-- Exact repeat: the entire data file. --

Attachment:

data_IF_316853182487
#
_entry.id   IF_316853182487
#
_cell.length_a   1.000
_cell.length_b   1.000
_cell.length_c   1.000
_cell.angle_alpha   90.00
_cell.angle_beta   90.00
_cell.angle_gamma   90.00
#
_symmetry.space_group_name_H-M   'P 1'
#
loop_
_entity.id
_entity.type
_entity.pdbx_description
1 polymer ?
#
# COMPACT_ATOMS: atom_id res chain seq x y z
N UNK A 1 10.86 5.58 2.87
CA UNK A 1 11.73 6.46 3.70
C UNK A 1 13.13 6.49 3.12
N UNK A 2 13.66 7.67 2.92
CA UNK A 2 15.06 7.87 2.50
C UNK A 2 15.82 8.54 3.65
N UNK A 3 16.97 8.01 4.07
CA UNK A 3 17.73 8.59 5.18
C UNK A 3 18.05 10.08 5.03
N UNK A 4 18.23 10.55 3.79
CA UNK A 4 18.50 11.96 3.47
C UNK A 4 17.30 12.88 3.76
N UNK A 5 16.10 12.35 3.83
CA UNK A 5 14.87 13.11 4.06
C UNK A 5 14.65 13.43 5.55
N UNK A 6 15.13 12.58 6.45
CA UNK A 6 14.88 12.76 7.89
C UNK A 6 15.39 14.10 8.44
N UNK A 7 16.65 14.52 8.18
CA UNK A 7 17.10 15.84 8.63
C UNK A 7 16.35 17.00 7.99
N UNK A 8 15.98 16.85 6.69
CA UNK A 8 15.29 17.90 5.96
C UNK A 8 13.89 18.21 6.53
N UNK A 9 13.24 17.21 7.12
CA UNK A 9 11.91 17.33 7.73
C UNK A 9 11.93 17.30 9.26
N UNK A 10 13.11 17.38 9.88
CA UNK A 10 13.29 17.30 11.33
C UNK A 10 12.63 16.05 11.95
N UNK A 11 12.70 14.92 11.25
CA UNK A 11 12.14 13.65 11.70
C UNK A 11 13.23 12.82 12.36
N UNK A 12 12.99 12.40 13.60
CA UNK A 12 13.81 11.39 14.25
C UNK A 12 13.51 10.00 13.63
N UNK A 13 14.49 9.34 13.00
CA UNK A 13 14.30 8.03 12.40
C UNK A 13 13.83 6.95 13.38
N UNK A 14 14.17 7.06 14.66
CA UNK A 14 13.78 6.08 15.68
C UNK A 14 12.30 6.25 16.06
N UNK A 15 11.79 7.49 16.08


data_IF_316853182487
#
_entry.id   IF_316853182487
#
_cell.length_a   1.000
_cell.length_b   1.000
_cell.length_c   1.000
_cell.angle_alpha   90.00
_cell.angle_beta   90.00
_cell.angle_gamma   90.00
#
_symmetry.space_group_name_H-M   'P 1'
#
loop_
_entity.id
_entity.type
_entity.pdbx_description
1 polymer ?
#
# COMPACT_ATOMS: atom_id res chain seq x y z
N UNK A 1 10.86 5.58 2.87
CA UNK A 1 11.73 6.46 3.70
C UNK A 1 13.13 6.49 3.12
N UNK A 2 13.66 7.67 2.92
CA UNK A 2 15.06 7.87 2.50
C UNK A 2 15.82 8.54 3.65
N UNK A 3 16.97 8.01 4.07
CA UNK A 3 17.73 8.59 5.18
C UNK A 3 18.05 10.08 5.03
N UNK A 4 18.23 10.55 3.79
CA UNK A 4 18.50 11.96 3.47
C UNK A 4 17.30 12.88 3.76
N UNK A 5 16.10 12.35 3.83
CA UNK A 5 14.87 13.11 4.06
C UNK A 5 14.65 13.43 5.55
N UNK A 6 15.13 12.58 6.45
CA UNK A 6 14.88 12.76 7.89
C UNK A 6 15.39 14.10 8.44
N UNK A 7 16.65 14.52 8.18
CA UNK A 7 17.10 15.84 8.63
C UNK A 7 16.35 17.00 7.99
N UNK A 8 15.98 16.85 6.69
CA UNK A 8 15.29 17.90 5.96
C UNK A 8 13.89 18.21 6.53
N UNK A 9 13.24 17.21 7.12
CA UNK A 9 11.91 17.33 7.73
C UNK A 9 11.93 17.30 9.26
N UNK A 10 13.11 17.38 9.88
CA UNK A 10 13.29 17.30 11.33
C UNK A 10 12.63 16.05 11.95
N UNK A 11 12.70 14.92 11.25
CA UNK A 11 12.14 13.65 11.70
C UNK A 11 13.23 12.82 12.36
N UNK A 12 12.99 12.40 13.60
CA UNK A 12 13.81 11.39 14.25
C UNK A 12 13.51 10.00 13.63
N UNK A 13 14.49 9.34 13.00
CA UNK A 13 14.30 8.03 12.40
C UNK A 13 13.83 6.95 13.38
N UNK A 14 14.17 7.06 14.66
CA UNK A 14 13.78 6.08 15.68
C UNK A 14 12.30 6.25 16.06
N UNK A 15 11.79 7.49 16.08